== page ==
Thank you,
 Bengt O. Muthen posted on Friday, September 22, 2017 - 4:54 pm
The means and variances of the y*'s (the underlying continuous latent response variables behind the binary outcomes) are found in TECH4. The marginal probability of any outcome is then

Phi[(Mean - threshold)/SD],

where Phi is the standard normal distribution function, the mean and SD come from TECH4.
 Vaiva Gerasimaviciute posted on Friday, September 22, 2017 - 8:00 pm
I am sorry for my ignorance, but what I am looking for is how to calculate marginal effects, i.e., the change in probability of the underlying continuous latent variable change as predictor changes from 0 to 1.
F(-t + bx). The difference will be F(-t) as x changes from 0 to 1.

I have two binary outcomes (A and B) in a three wave autoregressive cross-lagged model. Let's say I want to calculate how much the probability of A* at wave two changes as B at wave one changes from 0 to 1. What I am concerned about is that A at wave 2 is regressed not only on B at wave 1 (cross-lagged) , but also on A at wave 1 (autoregressive). I assume I also need to account for autoregressive part? Do I calculated marginal effects based on different scenarios: 1)change in A* at Wave 2 as B at wave 1 changes from 0 to 1 and A at wave one is 0; 2)change in A* at Wave two as B at wave one changes from 0 to 1 and A at wave one is 1?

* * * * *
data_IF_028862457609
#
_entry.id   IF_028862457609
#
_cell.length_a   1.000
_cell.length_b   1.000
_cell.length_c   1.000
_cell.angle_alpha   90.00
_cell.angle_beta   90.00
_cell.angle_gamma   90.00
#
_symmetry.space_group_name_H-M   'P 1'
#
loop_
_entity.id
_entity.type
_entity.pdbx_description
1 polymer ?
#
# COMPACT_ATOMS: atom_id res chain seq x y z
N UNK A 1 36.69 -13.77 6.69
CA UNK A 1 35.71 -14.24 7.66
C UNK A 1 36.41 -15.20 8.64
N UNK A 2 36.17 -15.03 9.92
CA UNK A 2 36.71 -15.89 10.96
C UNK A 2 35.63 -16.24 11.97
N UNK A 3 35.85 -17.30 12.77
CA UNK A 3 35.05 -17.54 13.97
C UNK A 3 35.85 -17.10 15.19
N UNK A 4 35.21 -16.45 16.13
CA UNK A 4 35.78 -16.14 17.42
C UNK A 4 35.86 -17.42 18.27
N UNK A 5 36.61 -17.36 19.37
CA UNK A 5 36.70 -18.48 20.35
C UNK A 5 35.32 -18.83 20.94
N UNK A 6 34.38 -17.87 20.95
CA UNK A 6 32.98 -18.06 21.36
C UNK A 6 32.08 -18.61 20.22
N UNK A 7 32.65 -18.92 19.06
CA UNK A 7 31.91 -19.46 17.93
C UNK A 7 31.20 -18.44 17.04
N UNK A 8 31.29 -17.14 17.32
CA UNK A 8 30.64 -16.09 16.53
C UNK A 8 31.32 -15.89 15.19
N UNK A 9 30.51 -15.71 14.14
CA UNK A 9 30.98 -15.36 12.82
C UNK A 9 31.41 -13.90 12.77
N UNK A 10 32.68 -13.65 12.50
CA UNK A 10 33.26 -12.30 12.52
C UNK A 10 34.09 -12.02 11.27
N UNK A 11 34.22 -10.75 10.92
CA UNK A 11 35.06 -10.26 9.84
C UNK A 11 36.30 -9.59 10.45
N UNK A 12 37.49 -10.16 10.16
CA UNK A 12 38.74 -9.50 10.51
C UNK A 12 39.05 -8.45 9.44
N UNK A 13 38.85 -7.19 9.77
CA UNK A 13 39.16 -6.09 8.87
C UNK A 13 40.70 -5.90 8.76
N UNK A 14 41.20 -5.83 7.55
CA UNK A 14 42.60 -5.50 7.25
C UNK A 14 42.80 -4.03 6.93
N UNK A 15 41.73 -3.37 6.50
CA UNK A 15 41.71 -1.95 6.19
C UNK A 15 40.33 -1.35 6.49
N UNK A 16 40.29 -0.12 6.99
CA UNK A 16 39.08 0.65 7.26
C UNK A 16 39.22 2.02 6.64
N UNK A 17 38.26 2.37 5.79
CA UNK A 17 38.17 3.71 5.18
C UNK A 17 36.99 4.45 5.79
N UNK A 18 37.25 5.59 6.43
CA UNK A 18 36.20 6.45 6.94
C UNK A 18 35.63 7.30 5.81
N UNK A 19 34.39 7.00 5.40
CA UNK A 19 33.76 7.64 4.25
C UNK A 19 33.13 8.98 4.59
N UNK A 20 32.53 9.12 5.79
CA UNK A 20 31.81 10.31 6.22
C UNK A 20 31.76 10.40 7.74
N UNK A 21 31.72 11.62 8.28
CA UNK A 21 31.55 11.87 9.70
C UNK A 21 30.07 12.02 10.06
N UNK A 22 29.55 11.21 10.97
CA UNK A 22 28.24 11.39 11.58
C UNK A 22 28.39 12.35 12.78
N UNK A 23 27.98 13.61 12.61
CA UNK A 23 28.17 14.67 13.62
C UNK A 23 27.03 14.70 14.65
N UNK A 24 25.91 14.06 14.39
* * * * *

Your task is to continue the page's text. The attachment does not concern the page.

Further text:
Thank you,
 Bengt O. Muthen posted on Saturday, September 23, 2017 - 3:58 pm
Two things are unclear to me

When you mention "x", I assume you refer to A or B at a previous time point.

You say "probability of A*". In my language Y* is a continuous latent variable and Y its measured, categorical counterpart. So I wonder if you mean "probability of A" or "change in A*".
 Vaiva Gerasimaviciute posted on Sunday, September 24, 2017 - 6:14 pm
Sorry for using different letters. But I meant change in the probability of the outcome (in my case A) when predictor (in my case B) changes from 0 to 1.
I am assuming that is how I could get closer to explaining the "effect size" . If so, how do I account for other variable in the model (autoregressive part)? Do I include it at it's mean? Can I calculate it manually? Does it make sense at all to make such calculations? Have you seen papers where authors provide marginal effects statistics ?
 Bengt O. Muthen posted on Monday, September 25, 2017 - 5:49 pm
A key issue is the 2 variables at time 2 of your 3 time points which predict the variables at time 3. With WLSMV uses A*, B* as predictors, ML uses A, B, and with Bayes you have a choice. The choice should be based on substantive thinking - is it the act of say B=1 that influences A or is it the value of B*?